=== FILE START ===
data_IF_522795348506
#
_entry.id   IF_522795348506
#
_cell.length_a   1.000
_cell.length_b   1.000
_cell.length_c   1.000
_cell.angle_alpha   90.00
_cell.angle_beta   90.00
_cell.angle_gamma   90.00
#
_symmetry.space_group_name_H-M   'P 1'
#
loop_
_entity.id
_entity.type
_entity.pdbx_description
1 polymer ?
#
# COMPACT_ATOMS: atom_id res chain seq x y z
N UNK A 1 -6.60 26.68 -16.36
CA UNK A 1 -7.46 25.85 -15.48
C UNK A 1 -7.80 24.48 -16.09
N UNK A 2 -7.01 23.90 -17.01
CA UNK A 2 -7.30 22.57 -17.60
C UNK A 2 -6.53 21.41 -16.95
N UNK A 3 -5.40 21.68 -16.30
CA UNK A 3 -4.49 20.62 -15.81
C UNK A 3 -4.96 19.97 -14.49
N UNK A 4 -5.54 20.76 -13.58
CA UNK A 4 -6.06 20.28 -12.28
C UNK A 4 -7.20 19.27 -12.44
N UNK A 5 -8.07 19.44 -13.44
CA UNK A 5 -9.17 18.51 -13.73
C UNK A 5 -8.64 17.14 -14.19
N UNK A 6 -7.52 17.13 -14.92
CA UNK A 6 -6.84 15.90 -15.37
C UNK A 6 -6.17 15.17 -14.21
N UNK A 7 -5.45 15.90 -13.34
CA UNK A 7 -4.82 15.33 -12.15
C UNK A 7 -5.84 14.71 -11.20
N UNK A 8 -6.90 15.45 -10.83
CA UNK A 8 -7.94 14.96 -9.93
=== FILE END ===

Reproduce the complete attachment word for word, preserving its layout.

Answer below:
data_IF_522795348506
#
_entry.id   IF_522795348506
#
_cell.length_a   1.000
_cell.length_b   1.000
_cell.length_c   1.000
_cell.angle_alpha   90.00
_cell.angle_beta   90.00
_cell.angle_gamma   90.00
#
_symmetry.space_group_name_H-M   'P 1'
#
loop_
_entity.id
_entity.type
_entity.pdbx_description
1 polymer ?
#
# COMPACT_ATOMS: atom_id res chain seq x y z
N UNK A 1 -6.60 26.68 -16.36
CA UNK A 1 -7.46 25.85 -15.48
C UNK A 1 -7.80 24.48 -16.09
N UNK A 2 -7.01 23.90 -17.01
CA UNK A 2 -7.30 22.57 -17.60
C UNK A 2 -6.53 21.41 -16.95
N UNK A 3 -5.40 21.68 -16.30
CA UNK A 3 -4.49 20.62 -15.81
C UNK A 3 -4.96 19.97 -14.49
N UNK A 4 -5.54 20.76 -13.58
CA UNK A 4 -6.06 20.28 -12.28
C UNK A 4 -7.20 19.27 -12.44
N UNK A 5 -8.07 19.44 -13.44
CA UNK A 5 -9.17 18.51 -13.73
C UNK A 5 -8.64 17.14 -14.19
N UNK A 6 -7.52 17.13 -14.92
CA UNK A 6 -6.84 15.90 -15.37
C UNK A 6 -6.17 15.17 -14.21
N UNK A 7 -5.45 15.90 -13.34
CA UNK A 7 -4.82 15.33 -12.15
C UNK A 7 -5.84 14.71 -11.20
N UNK A 8 -6.90 15.45 -10.83
CA UNK A 8 -7.94 14.96 -9.93